Pakistan flood story 10: A pair of unspoken heroes

Sabina Bhutto (left) and Asma Soomro were at the edge of raging flood waters a week ago when they received the news flash that their home town Shikarpur was about to be flooded. Relatives reaching them by cellphone implored them to rush home and rescue their belongings. They were right by the rushing water and didn't believe it was headed to Shikarpur.  And they were facing an emergency of their own. On the the side of the waters a group of stranded villagers was preparing to ford the flow. Sabina and Asma could see what the villagers couldn't. That the waters were deadly and would sweep them away. They had watched as full-grown buffalo were swept off their feet by the torrent. They stayed were they were to shout directions and assist others struggling for safety as waters from the Indus continued their deadly surge miles beyond the river banks. Ultimately the trapped villagers were persuaded to wait for calmer waters. And happily, as they had hoped, Shikarpur itself was not flooded.

A second night, the women heard news of a group of villagers about to be swept away, left their homes at 10pm and joined the dangerous night-time rescue mission. It took four hours to reach and rescue the stranded party. 

Sabina's eyes twinkled as she said: "This past month I have learned what it means to be brave."

Sabina and Asma work for the Sindh Rural Support Organization, whose venerated leader, known simply as Dr Sono, describes them as "my commandants".  His team have rescued several thousand villagers and mounted a vast logistics operation to bring cooked food to 60,000 people twice daily.  Just one example of the massive effort Pakistanis are making to take care of their own.
Chris Anderson  •  TED Curator  •  •  "Ideas Worth Spreading"

More news from the Sindh Rural Support Organization here >>

Pakistan flood story 9: The fight to save farm animals...

Along the roads to Karachi runs a seemingly endless, heartbreaking stream of people heading from their flooded villages towards the city. Many refugees have sent their women and children ahead on trucks and are following behind on foot with whatever animals they were able to save.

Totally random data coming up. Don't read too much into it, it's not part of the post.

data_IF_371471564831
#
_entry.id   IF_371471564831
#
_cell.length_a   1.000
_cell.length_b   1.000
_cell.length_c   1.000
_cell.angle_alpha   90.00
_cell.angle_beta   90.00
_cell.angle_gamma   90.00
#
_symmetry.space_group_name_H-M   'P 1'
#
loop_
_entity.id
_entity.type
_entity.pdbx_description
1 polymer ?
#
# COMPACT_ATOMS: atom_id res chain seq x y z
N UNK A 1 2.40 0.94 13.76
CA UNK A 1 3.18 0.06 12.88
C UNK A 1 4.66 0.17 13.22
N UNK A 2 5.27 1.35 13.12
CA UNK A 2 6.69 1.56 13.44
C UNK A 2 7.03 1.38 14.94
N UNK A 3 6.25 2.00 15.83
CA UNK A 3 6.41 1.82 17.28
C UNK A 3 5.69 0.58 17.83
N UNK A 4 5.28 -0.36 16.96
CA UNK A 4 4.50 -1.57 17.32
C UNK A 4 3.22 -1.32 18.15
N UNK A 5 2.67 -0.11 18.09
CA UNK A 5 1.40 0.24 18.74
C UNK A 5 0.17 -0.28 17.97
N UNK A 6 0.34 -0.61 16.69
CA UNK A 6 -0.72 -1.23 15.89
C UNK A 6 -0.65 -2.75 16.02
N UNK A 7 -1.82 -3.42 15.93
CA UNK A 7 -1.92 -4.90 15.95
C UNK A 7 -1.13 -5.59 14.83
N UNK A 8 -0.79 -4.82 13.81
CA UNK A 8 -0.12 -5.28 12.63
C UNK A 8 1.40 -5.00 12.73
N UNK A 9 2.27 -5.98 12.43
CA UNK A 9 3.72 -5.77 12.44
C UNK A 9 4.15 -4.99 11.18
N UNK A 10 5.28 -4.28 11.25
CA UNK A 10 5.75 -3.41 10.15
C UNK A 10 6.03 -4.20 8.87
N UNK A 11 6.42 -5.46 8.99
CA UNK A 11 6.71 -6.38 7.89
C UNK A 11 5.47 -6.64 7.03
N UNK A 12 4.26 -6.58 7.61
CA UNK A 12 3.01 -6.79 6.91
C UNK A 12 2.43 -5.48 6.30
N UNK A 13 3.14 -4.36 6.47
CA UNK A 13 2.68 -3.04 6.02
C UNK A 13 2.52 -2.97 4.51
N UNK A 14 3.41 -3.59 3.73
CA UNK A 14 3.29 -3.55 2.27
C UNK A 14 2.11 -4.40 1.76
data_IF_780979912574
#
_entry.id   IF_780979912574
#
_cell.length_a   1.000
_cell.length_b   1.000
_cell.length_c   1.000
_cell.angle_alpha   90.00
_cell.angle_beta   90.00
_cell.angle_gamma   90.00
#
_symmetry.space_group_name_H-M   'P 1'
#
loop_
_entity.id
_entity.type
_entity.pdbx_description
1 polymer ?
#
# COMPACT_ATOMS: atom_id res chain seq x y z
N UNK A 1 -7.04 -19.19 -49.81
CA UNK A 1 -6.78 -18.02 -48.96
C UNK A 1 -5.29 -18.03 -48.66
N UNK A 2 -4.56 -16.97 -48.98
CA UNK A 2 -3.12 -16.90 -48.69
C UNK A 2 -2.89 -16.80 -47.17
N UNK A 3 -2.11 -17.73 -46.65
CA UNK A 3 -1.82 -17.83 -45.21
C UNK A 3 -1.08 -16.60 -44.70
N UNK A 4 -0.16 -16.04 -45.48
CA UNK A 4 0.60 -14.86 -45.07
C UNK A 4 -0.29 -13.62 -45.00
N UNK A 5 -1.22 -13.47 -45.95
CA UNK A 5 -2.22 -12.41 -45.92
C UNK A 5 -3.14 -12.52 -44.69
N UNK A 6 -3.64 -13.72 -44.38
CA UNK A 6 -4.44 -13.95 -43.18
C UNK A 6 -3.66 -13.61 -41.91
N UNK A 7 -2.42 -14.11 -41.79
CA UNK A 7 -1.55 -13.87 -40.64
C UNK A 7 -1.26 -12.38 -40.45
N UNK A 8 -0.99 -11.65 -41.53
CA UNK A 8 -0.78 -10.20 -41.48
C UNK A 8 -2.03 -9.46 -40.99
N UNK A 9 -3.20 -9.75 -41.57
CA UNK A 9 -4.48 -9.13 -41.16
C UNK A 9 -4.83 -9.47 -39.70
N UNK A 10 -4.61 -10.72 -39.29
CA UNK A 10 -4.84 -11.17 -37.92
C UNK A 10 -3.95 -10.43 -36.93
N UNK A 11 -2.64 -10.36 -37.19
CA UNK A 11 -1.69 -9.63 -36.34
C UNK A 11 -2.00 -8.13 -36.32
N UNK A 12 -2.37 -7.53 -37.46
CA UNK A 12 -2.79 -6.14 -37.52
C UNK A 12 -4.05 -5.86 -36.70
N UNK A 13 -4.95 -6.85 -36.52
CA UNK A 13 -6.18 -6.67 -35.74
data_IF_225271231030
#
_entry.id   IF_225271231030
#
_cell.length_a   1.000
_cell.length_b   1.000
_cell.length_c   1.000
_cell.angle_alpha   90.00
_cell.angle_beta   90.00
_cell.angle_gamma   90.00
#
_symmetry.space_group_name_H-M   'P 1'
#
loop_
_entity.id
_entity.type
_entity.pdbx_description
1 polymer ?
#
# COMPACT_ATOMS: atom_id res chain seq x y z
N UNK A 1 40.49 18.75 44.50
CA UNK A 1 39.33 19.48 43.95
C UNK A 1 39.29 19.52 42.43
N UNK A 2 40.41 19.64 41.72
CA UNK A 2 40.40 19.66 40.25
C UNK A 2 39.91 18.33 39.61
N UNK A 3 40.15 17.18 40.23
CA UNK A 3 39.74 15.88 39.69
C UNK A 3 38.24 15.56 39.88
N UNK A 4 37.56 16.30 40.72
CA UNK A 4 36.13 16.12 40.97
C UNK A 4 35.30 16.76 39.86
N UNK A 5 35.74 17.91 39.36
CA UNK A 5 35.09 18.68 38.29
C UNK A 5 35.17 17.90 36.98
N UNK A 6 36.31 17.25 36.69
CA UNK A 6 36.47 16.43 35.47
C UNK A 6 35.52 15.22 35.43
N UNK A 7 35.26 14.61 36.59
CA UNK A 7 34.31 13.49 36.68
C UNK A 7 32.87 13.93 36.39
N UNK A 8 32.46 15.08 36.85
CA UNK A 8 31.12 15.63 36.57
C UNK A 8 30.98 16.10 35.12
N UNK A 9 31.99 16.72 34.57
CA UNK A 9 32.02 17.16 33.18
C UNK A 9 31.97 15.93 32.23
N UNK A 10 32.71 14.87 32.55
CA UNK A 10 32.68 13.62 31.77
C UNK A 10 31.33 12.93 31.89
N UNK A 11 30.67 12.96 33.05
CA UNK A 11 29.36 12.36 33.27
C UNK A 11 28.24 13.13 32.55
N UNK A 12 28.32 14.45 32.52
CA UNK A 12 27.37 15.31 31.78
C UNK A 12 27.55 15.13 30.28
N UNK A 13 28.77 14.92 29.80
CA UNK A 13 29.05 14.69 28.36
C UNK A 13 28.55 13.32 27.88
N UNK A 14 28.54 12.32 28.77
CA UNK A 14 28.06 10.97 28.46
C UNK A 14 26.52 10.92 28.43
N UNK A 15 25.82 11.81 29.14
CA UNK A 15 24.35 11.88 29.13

In his Wednesday post, Chris Anderson wrote, "I am shocked at how many livestock have perished... With agricultural land ruined for perhaps a year, and livestock lost, the short term prospects for these people are bleak indeed."

80% of the flood affected population relies on agriculture and animals for their livelihoods. Around 1.2 million livestock and 6 million poultry have died throughout the country. The hundreds of thousands of animals that have survived are in urgent need of emergency fodder, shelter and veterinary support.

So it's no trivial act that the Pakistan Animal Welfare Society (PAWS), in collaboration with the Karachi Animal Hospital, organized a relief mission to Thatta and Makli in Sindh to provide veterinary treatment to the flood’s animal victims.

The team included veterinarians Dr. Zulfiqar Haider Otho and Dr. Shalla Hayat of the Karachi Animal Hospital, Baqai veterinary students Mashood Ahmed, Mohammad Saifullah and Suroop Chand, volunteers Francis Liaquat Khushi, Emmanual Liaquat Khushi, Benjamin Khushi and Viyay Arif Massieh, and PAWS co-founders Maheen Zia and Mahera Omar.

Again and again PAWS team members spotted men huddled over their collapsed animals, eventually having to leave them behind. Some were trying to help their baby buffaloes back on their feet, but the young animals simply couldn’t keep up with the rest of the herd. There were even reports of people flinging their collapsed cows and buffaloes over the bridge on the Thatta – Sujawal road and into the river water.

On reaching the Thatta – Makli area, the PAWS team spent the day providing veterinary treatment to injured or sick buffaloes, cows, goats and other animals. People eagerly pointed the injured or sick animals in their vicinity. They were extremely grateful for the help -- they cannot afford to lose even one of their animals.

There are over 300,000 animals around Makli for which there is an extreme shortage of fodder (wheat straw) -- it's been either washed away or damaged by silt. With so much farmland inundated, both people and animals have lost a vital source of food.

It was a hot day, with temperatures rising to 40 degrees Celsius. Women, children and small animals huddled under every inch of available shade. A baby buffalo and an old woman took refuge in the shade of a small thorny devi bush. Smaller animals like goats and chickens were generally under the shade of charpais (beds). There was even a duck under one.

Men had taken their livestock out to graze in nearby fields, returning later in the evening. Women walked far to the nearest watering hole to fetch murky water for their families, and for the smaller animals that were too young to walk to the water themselves. We saw a woman by the roadside pouring water on her buffalo’s head to keep it cool.

The care and concern of the people for their animals was evident wherever the team went. Some hadn’t received any relief goods from the government authorities themselves, yet were busy making sure their remaining animals survive.